Magic — the wielding of supernatural forces — was a part of everyday life in the Middle Ages, although some forms were considered far more insidious than others. At one end of the spectrum were forces seen as natural and helpful. This kind of white magic was even practiced by monks and priests, despite Christianity’s increasingly hostile attitude toward such practices. And then there was black magic, a harmful and unnatural practice otherwise known as sorcery.
During this period, people were increasingly put on trial for maleficium, the term used to define sorcery or dark magic. In the 14th century, the accusation of maleficium was mostly aimed at men. It was not until later, with the publication of clergyman Heinrich Kramer’s Malleus Maleficarum in 1487, that dark magic was associated more directly with women, at which point there was a sharp rise in witches (both accused and self-proclaimed) and witch trials.
Practitioners of black magic, including wizards, sorcerers and, later, witches, had a number of tools to call upon to perform their dark arts. Here are some of the practices they might have used during the magical times of the Middle Ages.
The Grimoire Practitioners of black magic needed a way to learn and advance their craft, and these instructions were found in grimoires, which served as a kind of textbook, giving sorcerers all the necessary instructions for casting spells, raising spirits, and various other dark wizardry.
Spellcasting A typical grimoire could contain all manner of instructions for casting spells. Once learned and perfected by a sorcerer, these spells could be used for crafting magical objects, finding lost items, healing sick people, curing impotence, and numerous other acts both benevolent and malevolent. The casting of spells was widely accepted during the early Middle Ages, except for spells with obviously devious, dangerous, or demonic intentions.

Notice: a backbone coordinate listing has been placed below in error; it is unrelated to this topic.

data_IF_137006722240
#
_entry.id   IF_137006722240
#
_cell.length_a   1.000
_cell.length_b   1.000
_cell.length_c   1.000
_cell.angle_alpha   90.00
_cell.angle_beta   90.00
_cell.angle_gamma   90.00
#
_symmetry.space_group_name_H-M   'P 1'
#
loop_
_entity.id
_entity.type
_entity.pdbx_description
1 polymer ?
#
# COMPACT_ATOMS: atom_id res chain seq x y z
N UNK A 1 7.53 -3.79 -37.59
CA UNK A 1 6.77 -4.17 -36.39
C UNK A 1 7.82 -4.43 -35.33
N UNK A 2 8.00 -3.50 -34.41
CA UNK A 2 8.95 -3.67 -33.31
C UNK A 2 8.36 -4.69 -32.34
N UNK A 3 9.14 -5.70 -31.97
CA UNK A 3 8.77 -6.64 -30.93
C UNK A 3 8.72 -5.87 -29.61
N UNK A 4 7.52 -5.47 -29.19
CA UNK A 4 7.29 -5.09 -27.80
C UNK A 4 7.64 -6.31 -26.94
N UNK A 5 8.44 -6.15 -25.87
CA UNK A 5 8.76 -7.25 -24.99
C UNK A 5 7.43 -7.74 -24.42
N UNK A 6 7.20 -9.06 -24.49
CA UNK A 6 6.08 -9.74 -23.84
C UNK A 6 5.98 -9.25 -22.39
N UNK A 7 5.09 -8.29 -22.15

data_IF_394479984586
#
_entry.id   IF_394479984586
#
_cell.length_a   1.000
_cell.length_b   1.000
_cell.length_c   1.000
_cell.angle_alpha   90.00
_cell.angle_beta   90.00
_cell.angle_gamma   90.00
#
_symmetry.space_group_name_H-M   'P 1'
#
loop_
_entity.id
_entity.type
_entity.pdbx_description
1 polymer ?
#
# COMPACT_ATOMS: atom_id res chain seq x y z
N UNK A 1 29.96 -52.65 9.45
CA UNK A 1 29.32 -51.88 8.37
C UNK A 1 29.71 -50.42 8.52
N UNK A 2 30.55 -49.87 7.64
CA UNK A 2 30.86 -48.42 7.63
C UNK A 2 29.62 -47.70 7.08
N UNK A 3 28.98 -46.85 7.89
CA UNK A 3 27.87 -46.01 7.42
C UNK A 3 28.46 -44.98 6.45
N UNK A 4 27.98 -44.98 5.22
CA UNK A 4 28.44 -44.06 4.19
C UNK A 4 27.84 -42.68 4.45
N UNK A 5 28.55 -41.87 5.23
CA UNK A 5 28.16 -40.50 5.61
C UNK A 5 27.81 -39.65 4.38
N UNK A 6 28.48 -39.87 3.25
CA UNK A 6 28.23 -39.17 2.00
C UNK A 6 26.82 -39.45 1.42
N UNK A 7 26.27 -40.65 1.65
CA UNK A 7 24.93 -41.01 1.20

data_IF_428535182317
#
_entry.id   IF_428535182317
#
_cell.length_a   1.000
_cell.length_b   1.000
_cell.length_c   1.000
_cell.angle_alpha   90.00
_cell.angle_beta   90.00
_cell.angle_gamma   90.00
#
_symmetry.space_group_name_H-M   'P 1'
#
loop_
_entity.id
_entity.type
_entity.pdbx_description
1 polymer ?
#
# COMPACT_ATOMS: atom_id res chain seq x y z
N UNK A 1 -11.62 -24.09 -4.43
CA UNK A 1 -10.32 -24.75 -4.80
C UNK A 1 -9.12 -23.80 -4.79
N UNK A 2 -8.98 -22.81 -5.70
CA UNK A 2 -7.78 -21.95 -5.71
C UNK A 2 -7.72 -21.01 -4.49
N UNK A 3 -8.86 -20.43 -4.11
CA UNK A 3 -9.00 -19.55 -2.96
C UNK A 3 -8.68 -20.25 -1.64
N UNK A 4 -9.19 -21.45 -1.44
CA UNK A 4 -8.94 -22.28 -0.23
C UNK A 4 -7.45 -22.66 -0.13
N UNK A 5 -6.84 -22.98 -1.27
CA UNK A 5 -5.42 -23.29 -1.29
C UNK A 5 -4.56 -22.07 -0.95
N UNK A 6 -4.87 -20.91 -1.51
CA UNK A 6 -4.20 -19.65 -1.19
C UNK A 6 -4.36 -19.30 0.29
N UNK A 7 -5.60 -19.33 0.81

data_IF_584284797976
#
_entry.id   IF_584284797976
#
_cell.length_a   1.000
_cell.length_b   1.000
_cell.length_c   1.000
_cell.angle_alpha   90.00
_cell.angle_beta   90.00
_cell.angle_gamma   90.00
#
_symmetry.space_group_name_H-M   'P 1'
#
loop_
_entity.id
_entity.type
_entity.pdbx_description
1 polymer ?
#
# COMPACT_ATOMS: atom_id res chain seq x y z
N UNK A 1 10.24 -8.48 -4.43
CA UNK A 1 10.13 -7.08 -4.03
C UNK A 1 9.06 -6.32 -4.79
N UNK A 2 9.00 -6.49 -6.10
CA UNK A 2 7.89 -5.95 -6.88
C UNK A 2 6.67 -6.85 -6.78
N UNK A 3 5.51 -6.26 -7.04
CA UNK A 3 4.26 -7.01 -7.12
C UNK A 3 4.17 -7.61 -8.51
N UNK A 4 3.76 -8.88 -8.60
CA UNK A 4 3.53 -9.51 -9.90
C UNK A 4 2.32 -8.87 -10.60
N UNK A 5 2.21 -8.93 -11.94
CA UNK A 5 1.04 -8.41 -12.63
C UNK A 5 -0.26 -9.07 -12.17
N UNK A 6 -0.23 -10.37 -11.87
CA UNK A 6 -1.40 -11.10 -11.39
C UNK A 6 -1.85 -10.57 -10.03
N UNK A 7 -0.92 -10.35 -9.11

Herbology Herbology, using plants to make magic potions and healing medicines, was a fundamental part of what was considered medicinal magic. This, on the surface, would seem like a fairly innocuous, if not altogether positive, practice. But herbology could spill over into areas frowned upon by the church, despite the use of herbal medicine by medieval monks. The influential medieval theologian Thomas Aquinas wrote that he saw nothing wrong in “employing natural things” for their useful effects, but warned that “if in addition there be employed certain characters, words, or any other vain observances which clearly have no efficacy by nature, it will be superstitious and unlawful.”
Alchemy Medieval scrolls reveal how alchemy was a fundamental part of magic during the Middle Ages. This is perhaps unsurprising, as alchemy has been a part of occult tradition for millennia, handed down from ancient Egypt and Arabia to Greece and Rome and throughout much of Europe in the Middle Ages. Through alchemy, practitioners sought the key to the transmutation of metals (allowing them to turn common materials into gold) as well as a path to eternal youth. This potential power was naturally of interest to sorcerers, as well as intellectuals not otherwise involved with the dark arts. Both, however, could find themselves in trouble with the law for practicing alchemy.
Divination Divination, or the power to predict or see the future, has long been a staple of sorcerers and other practitioners of magic. During the 12th and 13th centuries, classical Greek and Arabic texts on divination were translated into Latin, and soon this new magical knowledge spread throughout France, Italy, Germany, and England. Numerous methods of divination existed, from astronomical observations to the casting of dice and reading the flight patterns of birds.
Summoning Summoning was one of the more powerful types of magic common in the Middle Ages. Practitioners of white magic would try to summon angels or spirits to help them with problems or provide information. But those involved in black magic — the malefici evildoers — tried to summon demons to do their bidding. This was considered dangerous for both the potential targets of the sorcerers and the sorcerers themselves. The complicated rituals often involved creating a protective circle to keep the summoner safe from the demons they invoked.
Necromancy Few acts of magic struck more fear into the hearts of the common folk during the medieval period than necromancy. This form of magic shared some traits with both divination and summoning, but more specifically, it involved conjuring the dead. By communicating with the dead, the sorcerer sought to obtain insight into the future or help with some impossible or otherworldly task such as magical transportation or illusion. Necromancy was considered one of the higher and more dangerous forms of magic.